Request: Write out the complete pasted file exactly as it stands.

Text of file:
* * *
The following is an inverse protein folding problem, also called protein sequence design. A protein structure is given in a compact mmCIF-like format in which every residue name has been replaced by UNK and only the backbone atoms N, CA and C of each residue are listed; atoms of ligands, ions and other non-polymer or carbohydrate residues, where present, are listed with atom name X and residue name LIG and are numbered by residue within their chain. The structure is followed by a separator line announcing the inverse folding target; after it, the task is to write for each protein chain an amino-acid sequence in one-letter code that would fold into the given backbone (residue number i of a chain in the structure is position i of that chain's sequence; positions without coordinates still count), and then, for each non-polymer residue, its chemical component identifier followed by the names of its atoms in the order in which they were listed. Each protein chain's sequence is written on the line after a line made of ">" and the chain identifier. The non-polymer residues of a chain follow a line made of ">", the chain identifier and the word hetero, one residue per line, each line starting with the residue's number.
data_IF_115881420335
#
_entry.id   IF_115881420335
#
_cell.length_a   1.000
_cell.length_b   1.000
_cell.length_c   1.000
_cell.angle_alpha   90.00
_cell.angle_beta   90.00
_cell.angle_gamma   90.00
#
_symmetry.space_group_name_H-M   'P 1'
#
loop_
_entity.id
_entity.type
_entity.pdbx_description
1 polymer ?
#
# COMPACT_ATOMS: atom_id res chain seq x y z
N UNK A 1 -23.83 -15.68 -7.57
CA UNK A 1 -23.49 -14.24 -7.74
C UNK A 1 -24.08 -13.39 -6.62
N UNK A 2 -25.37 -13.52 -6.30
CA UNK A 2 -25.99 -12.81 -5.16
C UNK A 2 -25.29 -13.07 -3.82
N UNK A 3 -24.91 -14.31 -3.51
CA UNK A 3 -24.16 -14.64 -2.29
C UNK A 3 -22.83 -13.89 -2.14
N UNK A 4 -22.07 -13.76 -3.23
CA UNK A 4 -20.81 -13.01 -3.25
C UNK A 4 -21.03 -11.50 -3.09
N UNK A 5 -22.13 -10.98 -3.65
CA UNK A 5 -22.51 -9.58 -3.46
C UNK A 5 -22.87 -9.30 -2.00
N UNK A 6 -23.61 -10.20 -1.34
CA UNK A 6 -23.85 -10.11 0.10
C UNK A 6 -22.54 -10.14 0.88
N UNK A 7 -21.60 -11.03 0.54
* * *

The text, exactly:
The following is an inverse protein folding problem, also called protein sequence design. A protein structure is given in a compact mmCIF-like format in which every residue name has been replaced by UNK and only the backbone atoms N, CA and C of each residue are listed; atoms of ligands, ions and other non-polymer or carbohydrate residues, where present, are listed with atom name X and residue name LIG and are numbered by residue within their chain. The structure is followed by a separator line announcing the inverse folding target; after it, the task is to write for each protein chain an amino-acid sequence in one-letter code that would fold into the given backbone (residue number i of a chain in the structure is position i of that chain's sequence; positions without coordinates still count), and then, for each non-polymer residue, its chemical component identifier followed by the names of its atoms in the order in which they were listed. Each protein chain's sequence is written on the line after a line made of ">" and the chain identifier. The non-polymer residues of a chain follow a line made of ">", the chain identifier and the word hetero, one residue per line, each line starting with the residue's number.
data_IF_115881420335
#
_entry.id   IF_115881420335
#
_cell.length_a   1.000
_cell.length_b   1.000
_cell.length_c   1.000
_cell.angle_alpha   90.00
_cell.angle_beta   90.00
_cell.angle_gamma   90.00
#
_symmetry.space_group_name_H-M   'P 1'
#
loop_
_entity.id
_entity.type
_entity.pdbx_description
1 polymer ?
#
# COMPACT_ATOMS: atom_id res chain seq x y z
N UNK A 1 -23.83 -15.68 -7.57
CA UNK A 1 -23.49 -14.24 -7.74
C UNK A 1 -24.08 -13.39 -6.62
N UNK A 2 -25.37 -13.52 -6.30
CA UNK A 2 -25.99 -12.81 -5.16
C UNK A 2 -25.29 -13.07 -3.82
N UNK A 3 -24.91 -14.31 -3.51
CA UNK A 3 -24.16 -14.64 -2.29
C UNK A 3 -22.83 -13.89 -2.14
N UNK A 4 -22.07 -13.76 -3.23
CA UNK A 4 -20.81 -13.01 -3.25
C UNK A 4 -21.03 -11.50 -3.09
N UNK A 5 -22.13 -10.98 -3.65
CA UNK A 5 -22.51 -9.58 -3.46
C UNK A 5 -22.87 -9.30 -2.00
N UNK A 6 -23.61 -10.20 -1.34
CA UNK A 6 -23.85 -10.11 0.10
C UNK A 6 -22.54 -10.14 0.88
N UNK A 7 -21.60 -11.03 0.54